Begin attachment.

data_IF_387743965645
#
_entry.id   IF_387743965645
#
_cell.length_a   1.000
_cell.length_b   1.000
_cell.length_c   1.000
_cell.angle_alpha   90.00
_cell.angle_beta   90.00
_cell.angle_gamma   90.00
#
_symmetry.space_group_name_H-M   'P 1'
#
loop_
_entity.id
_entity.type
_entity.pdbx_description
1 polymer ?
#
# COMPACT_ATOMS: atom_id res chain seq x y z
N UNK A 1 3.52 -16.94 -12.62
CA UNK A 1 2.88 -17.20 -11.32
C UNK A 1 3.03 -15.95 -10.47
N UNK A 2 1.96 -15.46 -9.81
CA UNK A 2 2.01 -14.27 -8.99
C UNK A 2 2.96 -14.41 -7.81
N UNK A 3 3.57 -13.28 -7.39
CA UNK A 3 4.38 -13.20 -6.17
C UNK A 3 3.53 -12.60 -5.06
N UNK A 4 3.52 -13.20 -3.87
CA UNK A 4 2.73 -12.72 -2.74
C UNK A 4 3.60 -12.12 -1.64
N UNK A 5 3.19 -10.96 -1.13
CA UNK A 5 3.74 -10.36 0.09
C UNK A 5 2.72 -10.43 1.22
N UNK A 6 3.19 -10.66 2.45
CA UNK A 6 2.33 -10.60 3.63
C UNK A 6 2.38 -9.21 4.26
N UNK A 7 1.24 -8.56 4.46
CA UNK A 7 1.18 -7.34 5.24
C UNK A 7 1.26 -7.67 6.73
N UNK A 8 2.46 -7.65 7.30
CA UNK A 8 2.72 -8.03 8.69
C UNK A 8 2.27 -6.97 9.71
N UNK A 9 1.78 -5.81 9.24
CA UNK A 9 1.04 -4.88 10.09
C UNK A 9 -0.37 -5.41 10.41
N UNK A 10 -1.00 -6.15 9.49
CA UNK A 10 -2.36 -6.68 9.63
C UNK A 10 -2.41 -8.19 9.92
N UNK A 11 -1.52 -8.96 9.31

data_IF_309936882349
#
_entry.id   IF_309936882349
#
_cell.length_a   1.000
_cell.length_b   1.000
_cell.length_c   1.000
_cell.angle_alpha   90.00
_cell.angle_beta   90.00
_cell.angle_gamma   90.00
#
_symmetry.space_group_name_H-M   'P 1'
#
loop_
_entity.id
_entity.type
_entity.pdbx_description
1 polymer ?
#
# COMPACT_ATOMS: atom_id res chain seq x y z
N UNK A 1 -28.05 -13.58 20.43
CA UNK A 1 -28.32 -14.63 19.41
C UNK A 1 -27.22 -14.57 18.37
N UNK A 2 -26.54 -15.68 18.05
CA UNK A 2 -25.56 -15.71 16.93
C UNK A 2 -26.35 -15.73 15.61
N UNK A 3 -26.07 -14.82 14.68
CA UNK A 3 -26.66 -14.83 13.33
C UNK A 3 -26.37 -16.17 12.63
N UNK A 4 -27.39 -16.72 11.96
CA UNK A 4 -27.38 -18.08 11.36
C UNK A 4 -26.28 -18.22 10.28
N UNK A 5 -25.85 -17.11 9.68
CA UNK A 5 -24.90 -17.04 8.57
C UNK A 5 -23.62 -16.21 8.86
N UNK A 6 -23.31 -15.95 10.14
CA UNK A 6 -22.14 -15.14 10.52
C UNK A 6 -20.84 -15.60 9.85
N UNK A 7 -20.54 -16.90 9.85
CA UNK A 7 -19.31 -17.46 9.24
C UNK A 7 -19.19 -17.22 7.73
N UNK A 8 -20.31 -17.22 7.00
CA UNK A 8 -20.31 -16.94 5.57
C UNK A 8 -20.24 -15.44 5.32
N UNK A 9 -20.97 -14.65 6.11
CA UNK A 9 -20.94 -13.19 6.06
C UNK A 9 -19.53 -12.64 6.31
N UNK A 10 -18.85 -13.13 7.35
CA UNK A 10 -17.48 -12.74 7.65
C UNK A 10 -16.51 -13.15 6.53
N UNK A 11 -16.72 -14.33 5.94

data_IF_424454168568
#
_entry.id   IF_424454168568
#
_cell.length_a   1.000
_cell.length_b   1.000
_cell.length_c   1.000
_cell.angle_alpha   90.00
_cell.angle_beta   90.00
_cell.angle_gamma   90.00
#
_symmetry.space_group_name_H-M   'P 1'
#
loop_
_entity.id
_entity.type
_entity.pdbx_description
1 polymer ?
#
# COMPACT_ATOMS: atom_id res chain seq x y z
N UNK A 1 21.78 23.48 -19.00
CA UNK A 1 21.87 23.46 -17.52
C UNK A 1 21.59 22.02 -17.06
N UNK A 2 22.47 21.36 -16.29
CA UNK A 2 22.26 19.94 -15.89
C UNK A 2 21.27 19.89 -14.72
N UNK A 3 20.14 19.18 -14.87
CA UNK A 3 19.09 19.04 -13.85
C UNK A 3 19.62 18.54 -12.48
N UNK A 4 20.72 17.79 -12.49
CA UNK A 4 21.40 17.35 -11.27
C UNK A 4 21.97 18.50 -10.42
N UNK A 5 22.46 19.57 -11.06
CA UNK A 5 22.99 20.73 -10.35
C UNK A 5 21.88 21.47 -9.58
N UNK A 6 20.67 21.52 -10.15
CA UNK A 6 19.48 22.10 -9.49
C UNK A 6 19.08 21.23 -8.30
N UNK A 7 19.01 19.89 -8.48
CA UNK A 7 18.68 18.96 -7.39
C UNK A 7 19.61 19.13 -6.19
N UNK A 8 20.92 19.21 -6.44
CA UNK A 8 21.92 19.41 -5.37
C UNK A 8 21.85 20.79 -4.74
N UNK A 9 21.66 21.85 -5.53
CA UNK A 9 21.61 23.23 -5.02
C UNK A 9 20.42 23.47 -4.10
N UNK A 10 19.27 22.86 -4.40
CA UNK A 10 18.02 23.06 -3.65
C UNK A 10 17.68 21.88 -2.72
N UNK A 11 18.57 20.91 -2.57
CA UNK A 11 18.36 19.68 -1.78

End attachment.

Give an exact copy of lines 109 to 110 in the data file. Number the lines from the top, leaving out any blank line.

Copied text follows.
_cell.length_c   1.000
_cell.angle_alpha   90.00